Now add one more little function

(defn alt [& alternatives]
  (FreeT. (vec alternatives)))

And we can do something like this

(def page (html {}
                (head {}
                      (alt (title {} "This Is The Title")
                           (title {} "Alternate Title")))
                (body {}
                      (p {} "first paragraph")
                      (p {} "second paragraph")
                      (p {} "third paragraph"))))

We do need new definitions of the xml function for Tag, Pure and FreeT. But the only difference for the Tag version is to change the let to for.

(extend-type Tag
  XML
  (xml [t]
    (for [contents (xml (.contents t))
          next (xml (.next t))]
      (str "<" (.name t) ">\n" contents "\n</" (.name t) ">"
           (str \newline next)))))

(extend-type Pure
  XML
  (xml [ev]
    (fmap (extract ev) str)))

(extend-type FreeT
  XML
  (xml [ev]
    (flat-map (extract ev) xml)))

And now to see what we’ve wrought

(xml page)
=> <a vector of two strings>

So, we now have a DSL that lets us write HTML code and specify alternate contents. Not terribly useful, probably, but I think it’s kind of neat.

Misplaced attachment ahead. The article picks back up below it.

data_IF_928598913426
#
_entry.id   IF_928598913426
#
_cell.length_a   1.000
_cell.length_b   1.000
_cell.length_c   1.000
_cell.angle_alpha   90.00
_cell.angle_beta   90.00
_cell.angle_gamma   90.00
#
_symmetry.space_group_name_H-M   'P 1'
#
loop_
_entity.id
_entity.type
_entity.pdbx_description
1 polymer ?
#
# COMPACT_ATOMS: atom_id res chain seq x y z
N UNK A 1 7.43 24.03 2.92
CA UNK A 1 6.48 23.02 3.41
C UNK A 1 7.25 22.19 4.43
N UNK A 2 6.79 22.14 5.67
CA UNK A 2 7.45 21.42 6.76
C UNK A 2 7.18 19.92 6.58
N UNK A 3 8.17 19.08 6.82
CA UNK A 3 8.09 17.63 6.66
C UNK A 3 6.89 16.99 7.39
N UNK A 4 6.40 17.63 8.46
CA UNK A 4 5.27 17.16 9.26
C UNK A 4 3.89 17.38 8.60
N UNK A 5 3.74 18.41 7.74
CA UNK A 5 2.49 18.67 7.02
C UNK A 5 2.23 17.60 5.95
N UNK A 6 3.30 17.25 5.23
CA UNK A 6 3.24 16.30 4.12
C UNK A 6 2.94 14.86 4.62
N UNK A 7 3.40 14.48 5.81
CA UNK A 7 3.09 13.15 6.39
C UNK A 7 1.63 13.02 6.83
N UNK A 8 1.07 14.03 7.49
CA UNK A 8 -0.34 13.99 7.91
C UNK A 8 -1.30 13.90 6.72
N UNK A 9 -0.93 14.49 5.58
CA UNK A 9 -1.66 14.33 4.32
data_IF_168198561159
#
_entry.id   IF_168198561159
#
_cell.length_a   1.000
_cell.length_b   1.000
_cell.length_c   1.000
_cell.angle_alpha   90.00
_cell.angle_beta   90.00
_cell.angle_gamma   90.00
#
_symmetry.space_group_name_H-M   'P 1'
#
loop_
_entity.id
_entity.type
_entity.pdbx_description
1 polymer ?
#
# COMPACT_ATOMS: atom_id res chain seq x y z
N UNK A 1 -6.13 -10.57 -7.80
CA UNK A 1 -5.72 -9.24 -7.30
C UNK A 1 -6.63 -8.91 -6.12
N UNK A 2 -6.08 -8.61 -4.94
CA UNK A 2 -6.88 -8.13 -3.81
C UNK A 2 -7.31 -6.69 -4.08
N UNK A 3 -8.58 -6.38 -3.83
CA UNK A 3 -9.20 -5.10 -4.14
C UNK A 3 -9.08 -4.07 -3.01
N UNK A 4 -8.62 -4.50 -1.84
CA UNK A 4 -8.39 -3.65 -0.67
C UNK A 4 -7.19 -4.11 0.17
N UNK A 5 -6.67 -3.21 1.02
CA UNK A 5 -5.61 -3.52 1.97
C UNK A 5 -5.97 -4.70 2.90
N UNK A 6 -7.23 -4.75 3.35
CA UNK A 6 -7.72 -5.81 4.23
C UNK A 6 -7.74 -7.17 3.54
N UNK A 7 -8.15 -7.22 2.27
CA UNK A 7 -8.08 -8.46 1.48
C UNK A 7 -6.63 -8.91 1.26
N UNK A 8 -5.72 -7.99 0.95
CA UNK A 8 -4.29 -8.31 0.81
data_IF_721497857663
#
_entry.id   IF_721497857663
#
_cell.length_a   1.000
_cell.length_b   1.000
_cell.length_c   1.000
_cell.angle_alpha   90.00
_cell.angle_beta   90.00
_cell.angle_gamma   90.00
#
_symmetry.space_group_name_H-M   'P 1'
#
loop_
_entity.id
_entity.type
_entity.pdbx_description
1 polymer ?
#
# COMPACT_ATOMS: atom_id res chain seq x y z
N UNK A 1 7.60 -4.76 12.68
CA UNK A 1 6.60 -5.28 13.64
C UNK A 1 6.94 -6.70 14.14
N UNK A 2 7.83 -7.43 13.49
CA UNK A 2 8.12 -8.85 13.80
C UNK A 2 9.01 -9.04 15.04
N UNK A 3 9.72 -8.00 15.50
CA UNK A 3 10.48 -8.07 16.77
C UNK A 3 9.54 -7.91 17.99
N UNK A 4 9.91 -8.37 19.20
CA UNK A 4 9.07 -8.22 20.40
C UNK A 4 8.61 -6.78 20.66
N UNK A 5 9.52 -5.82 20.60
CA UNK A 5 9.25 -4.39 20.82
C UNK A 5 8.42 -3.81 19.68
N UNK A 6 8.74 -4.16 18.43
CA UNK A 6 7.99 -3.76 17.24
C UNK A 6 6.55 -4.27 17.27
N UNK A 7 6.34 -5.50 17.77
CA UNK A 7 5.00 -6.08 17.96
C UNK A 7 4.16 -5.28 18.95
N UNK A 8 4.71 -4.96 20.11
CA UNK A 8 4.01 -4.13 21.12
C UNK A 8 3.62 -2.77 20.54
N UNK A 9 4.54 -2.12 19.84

Inserting

But the really amazing stuff is when you choose a different monad. Remember that you can choose any monad you want, there’s a lot of different combinations. So let’s use the reader monad.

(require '[effects.reader :refer :all])
(defn template-tag [name]
  (fn [attr & contents]
    (let [contents (reduce (fn [ev next]
                             (flat-map ev (fn [_] next)))
                           contents)
          contents (if (= FreeT (type contents))
                     contents
                     (Pure. (reader contents)))]
      (FreeT. (reader (Tag. name attr contents (Pure. (reader nil))))))))

(def html (template-tag "html"))
(def head (template-tag "head"))
(def title (template-tag "title"))
(def body (template-tag "body"))
(def p (template-tag "p"))

And add a new function

(defn insert [k]
  (FreeT. (fmap (read-val k) #(Pure. (reader %)))))

(def page (html {}
                (head {}
                      (title {} (insert :title)))
                (body {}
                      (p {} "first paragraph")
                      (p {} (insert :second-para))
                      (p {} "third paragraph"))))

Now, when we do

(xml page)

What we get is a data structure wrapped in a reader monad value. Values in the reader monad are functions that take an environment to read from. Let’s give it one

(println ((xml page) {:title "This Is The Title"
                      :second-para "second paragraph"}))
=>
<html>
<head>
<title>
This Is The Title
</title>

</head>
<body>
<p>
first paragraph
</p>
<p>
second paragraph
</p>
<p>
third paragraph
</p>

</body>

</html>

So page is kind of an HTML template that reads content from the given environment and generates the final HTML with it. Pretty slick, huh? Try it with other values for :title and :second-para.

More fun

Since you can use any monad with FreeT, you could use one that queried a database and inserted the results into the HTML. Or, if you had a monad like the one used in core.logic, you could generate HTML using logic programming. So there you go, Free Monad Transformers.

Jim Duey 07 May 2014